Recently four HMDT staff members undertook a learning trip to Poland, where they visited Krakow, Oświęcim, Auschwitz I and Auschwitz-Birkenau. Here Communications Manager Mark Harrison reflects on Polish memorialisation of the Holocaust.
Like two other colleagues, it was the first time I had visited Poland, and the trip provided an opportunity to learn more about how the Holocaust affected Poland, and how the country remembers the Holocaust. Spending a full day learning about pre-war Jewish life in Krakow and Oświęcim gave crucial context to visiting the Auschwitz camps, and a better understanding of the Jewish society and culture in Poland that was lost. It also demonstrated the progress made in the country since 1989 in engaging truthfully and fully with the catastrophe perpetrated by the Nazis on Polish soil.
Auschwitz I – the original concentration camp and current home to the museum exhibitions – is a site where two people’s tragedies are commemorated – those of the Polish and the Jewish people. Auschwitz was initially opened as a camp for Polish political prisoners. Our guide effectively explained the enormity of the Nazi treatment of Poland – the extermination of its political, military, cultural and religious elite, severe repression of the civilian population, and a longer term genocidal plan for Germanisation of the country, which would remove or destroy the Slavic population. Auschwitz I is one of the most important sites for Polish national commemoration of the Nazi occupation, a site where tens of thousands of Polish prisoners were killed in appalling conditions.
Auschwitz I's barracks
This memorialisation has to sit alongside that for which Auschwitz is more infamous – the industrial killing of nearly a million Jewish people from all over Europe, making it the most significant murder site of the genocide's six million victims. These two memories haven’t always sat comfortably together.
Auschwitz I contains various ‘national exhibitions’, housed in the camp's barracks. The contrasts between these exhibitions vividly illustrate some of the contested historical narratives of the Holocaust and World War Two, particularly those prior to the fall of communism.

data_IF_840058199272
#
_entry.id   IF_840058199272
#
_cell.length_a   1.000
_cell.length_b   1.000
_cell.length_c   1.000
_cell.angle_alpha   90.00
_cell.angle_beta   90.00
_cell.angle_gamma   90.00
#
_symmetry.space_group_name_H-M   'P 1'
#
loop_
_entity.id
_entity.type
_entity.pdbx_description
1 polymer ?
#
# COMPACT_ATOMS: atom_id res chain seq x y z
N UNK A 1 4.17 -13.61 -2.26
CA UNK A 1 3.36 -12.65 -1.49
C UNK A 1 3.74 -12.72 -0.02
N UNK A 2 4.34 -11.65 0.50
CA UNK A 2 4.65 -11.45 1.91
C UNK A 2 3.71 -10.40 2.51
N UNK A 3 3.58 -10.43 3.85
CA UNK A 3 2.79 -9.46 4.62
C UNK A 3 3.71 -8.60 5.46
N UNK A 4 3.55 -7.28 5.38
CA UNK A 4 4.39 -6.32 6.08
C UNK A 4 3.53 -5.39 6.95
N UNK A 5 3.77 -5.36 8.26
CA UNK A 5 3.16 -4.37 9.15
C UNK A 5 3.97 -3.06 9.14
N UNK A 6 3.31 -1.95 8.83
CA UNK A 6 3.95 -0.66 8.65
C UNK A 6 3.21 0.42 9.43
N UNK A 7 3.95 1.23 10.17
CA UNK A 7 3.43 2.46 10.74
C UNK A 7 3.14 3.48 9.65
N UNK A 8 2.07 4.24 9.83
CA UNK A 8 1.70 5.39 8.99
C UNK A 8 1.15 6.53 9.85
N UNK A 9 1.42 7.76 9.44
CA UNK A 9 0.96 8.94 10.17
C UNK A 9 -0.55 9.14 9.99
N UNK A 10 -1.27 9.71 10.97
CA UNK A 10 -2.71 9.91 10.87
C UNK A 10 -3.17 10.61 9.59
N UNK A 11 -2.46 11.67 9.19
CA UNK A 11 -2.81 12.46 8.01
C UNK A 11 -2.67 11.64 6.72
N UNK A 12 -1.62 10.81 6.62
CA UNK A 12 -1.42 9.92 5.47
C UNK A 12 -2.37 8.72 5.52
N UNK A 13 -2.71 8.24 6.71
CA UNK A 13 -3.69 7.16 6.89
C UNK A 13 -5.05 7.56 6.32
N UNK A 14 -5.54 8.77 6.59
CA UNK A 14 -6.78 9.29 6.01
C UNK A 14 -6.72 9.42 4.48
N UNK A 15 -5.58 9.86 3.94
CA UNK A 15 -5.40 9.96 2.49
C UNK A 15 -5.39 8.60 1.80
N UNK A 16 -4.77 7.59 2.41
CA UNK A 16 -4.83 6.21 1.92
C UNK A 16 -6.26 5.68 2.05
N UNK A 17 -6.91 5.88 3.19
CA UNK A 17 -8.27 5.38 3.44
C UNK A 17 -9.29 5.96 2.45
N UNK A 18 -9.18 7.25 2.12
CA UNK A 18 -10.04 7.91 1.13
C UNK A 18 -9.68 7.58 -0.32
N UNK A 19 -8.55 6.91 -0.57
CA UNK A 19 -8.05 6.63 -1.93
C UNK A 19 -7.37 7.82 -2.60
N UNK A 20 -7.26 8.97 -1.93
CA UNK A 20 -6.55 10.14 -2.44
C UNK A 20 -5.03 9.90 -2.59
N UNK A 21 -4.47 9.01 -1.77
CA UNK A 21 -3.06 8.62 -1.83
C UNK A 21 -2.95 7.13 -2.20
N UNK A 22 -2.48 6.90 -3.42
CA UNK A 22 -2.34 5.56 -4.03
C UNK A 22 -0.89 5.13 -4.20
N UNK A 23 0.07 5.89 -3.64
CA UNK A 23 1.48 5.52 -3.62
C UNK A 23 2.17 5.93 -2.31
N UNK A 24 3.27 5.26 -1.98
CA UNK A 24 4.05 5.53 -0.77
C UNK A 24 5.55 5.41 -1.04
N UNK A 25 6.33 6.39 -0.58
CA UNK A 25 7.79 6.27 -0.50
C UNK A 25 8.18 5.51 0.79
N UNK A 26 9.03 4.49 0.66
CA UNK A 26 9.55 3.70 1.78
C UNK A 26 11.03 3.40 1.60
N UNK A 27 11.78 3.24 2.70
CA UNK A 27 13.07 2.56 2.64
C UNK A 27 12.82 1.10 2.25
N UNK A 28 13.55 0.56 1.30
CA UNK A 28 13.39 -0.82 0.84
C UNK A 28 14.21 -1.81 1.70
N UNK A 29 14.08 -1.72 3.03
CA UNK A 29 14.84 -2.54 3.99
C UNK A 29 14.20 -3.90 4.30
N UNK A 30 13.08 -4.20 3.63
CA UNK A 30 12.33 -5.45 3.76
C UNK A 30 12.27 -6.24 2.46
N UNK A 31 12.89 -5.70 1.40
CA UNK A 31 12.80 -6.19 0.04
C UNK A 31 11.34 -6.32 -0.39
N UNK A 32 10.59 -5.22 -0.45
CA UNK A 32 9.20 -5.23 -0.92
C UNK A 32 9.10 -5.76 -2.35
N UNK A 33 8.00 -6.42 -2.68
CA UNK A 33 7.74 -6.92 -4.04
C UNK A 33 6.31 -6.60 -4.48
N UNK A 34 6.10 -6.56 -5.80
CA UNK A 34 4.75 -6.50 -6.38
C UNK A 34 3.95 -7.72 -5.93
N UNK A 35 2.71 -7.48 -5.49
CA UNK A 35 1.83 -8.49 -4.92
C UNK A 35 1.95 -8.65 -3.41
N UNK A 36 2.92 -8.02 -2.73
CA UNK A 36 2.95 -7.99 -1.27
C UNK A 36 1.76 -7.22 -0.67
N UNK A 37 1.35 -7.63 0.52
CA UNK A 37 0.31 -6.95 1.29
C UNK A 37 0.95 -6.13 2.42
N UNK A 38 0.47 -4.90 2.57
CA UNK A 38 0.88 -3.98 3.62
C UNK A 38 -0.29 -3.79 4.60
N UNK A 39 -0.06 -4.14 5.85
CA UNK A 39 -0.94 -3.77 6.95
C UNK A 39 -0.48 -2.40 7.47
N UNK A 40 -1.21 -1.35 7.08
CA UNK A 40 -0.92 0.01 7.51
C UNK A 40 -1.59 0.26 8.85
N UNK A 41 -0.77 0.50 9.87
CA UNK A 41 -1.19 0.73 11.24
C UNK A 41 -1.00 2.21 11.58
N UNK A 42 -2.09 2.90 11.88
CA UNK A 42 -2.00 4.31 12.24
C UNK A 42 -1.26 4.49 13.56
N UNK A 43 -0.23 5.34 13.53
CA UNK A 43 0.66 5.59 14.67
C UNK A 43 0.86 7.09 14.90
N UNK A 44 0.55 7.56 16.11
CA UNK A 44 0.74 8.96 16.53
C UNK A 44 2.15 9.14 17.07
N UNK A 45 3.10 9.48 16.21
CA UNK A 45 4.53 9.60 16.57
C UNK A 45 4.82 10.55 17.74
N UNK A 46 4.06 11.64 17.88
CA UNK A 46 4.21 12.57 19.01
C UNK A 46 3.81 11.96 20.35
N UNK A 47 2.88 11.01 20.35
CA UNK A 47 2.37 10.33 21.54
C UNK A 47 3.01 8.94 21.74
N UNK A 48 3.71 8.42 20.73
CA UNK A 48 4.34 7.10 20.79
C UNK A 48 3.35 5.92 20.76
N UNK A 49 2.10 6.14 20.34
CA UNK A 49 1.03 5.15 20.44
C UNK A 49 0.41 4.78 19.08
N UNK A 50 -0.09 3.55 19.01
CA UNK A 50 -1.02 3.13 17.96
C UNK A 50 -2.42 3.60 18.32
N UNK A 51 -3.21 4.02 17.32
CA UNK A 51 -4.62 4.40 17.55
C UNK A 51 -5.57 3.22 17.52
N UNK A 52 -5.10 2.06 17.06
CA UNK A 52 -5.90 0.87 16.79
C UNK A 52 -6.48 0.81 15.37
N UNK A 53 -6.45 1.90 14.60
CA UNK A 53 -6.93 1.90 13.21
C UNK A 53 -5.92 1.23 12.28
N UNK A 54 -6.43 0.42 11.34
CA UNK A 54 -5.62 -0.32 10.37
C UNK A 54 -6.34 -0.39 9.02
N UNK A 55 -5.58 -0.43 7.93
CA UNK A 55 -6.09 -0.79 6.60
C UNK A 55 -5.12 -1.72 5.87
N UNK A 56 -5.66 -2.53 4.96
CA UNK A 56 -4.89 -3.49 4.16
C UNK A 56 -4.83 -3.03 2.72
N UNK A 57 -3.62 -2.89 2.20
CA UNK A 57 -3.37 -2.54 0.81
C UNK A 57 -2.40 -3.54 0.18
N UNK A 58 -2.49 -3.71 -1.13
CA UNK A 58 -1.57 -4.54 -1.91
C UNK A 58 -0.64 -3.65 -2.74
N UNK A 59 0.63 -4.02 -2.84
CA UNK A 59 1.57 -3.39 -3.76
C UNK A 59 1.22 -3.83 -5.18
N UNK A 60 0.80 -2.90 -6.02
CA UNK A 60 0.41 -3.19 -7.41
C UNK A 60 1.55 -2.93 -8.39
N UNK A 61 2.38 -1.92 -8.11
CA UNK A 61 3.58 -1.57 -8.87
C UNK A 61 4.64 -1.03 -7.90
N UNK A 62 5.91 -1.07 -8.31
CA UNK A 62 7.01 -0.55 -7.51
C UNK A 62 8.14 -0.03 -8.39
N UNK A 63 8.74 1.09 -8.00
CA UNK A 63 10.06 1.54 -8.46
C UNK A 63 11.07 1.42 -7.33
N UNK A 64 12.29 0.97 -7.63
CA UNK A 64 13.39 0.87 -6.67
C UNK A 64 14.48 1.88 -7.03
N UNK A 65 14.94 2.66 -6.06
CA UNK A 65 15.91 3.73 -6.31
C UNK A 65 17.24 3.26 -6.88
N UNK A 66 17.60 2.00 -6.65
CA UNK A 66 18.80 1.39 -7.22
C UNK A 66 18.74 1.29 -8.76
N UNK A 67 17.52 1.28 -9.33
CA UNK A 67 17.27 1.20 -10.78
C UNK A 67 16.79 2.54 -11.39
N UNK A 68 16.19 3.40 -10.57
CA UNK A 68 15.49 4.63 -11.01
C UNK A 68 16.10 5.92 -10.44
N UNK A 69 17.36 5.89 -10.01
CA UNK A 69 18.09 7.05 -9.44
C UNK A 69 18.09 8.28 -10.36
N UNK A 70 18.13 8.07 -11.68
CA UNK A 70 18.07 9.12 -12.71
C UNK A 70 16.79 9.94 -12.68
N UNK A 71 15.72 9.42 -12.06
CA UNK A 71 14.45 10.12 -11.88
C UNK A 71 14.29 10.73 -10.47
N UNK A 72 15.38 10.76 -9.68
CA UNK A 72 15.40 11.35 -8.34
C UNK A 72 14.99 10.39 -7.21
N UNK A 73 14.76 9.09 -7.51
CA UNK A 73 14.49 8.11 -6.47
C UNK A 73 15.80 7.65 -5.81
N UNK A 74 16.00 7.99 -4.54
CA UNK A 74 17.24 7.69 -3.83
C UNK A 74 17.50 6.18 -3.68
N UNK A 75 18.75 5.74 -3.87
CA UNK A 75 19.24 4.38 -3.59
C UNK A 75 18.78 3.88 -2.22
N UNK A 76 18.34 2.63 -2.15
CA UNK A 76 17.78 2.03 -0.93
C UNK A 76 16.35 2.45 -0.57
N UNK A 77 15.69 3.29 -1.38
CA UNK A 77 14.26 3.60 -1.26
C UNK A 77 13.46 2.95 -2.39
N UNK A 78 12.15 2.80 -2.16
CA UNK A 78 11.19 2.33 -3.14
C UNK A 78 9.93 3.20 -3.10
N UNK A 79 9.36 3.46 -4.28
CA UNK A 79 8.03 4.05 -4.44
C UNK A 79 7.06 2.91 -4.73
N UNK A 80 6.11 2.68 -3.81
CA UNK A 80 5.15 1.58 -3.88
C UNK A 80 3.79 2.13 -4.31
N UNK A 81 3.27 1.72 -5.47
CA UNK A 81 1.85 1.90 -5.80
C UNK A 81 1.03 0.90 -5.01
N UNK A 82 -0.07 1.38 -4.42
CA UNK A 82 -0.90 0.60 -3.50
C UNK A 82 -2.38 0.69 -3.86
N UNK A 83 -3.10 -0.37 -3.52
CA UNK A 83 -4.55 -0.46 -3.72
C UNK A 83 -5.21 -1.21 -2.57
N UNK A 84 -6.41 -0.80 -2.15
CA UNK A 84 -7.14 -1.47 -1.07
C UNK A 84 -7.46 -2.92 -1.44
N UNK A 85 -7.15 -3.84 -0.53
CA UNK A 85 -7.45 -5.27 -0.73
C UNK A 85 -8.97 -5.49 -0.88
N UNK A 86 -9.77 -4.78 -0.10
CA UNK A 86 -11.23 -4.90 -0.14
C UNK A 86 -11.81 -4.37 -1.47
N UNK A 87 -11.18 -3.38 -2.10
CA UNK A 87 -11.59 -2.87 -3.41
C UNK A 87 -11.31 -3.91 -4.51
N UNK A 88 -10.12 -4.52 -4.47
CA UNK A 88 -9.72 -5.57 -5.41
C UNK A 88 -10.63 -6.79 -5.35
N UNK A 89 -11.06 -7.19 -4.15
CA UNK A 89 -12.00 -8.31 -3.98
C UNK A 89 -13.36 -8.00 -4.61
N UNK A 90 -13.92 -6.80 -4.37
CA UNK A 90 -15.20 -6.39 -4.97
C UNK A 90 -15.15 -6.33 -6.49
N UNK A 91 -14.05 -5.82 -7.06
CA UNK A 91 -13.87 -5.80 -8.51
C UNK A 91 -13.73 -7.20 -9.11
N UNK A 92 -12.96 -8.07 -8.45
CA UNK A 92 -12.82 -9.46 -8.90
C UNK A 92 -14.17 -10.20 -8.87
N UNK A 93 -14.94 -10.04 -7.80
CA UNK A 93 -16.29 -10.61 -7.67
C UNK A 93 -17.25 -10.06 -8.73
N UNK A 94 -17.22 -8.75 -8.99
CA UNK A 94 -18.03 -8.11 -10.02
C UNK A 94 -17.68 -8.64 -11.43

Poland's national exhibition was created in 1985, and its communist vintage is obvious. The Polish communist regime sought to subsume the genocide of the Jews into a narrative of Polish national suffering. According to this narrative all resistance was led by communists, and the Polish nightmare ended thanks to the liberation by the USSR. There is no mention of the specificity of the Jewish experience, or the fact that more than 90 per cent of Poland’s Jews were exterminated. The exhibition is shouty, unsubtle propaganda – bizarre when you consider how the Nazi treatment of Poland hardly needed to be exaggerated or played up. Gruesome photographs of atrocities abound.
Since 1989 there has been one significant change to the exhibition – boards have been inserted to highlight Stalin’s complicity with Hitler between 1939 and 1941 when the two dictators divided Poland between themselves with the signing of the Molotov-Ribbentrop Pact. It began the country's 50-year nightmare that didn't conclude until the fall of the Soviet Union. Interestingly, the Russian national exhibition at Auschwitz I begins abruptly in 1941 and makes no mention of the pact.
The exhibition created by Israel’s Yad Vashem at Auschwitz I is dramatically different. Simply entitled Shoah, it tells the story of the Holocaust in a humane and respectful way. It looks at the pre-war Jewish life that was lost, drawings by incarcerated children are recreated, and the names of millions of individuals murdered are displayed in huge volumes for visitors to leaf through. It is far more effective at communicating what was lost, and the ramifications of a genocide on this scale.
Recreation of a drawing by a child imprisoned at Auschwitz-Birkenau, Yad Vashem exhibition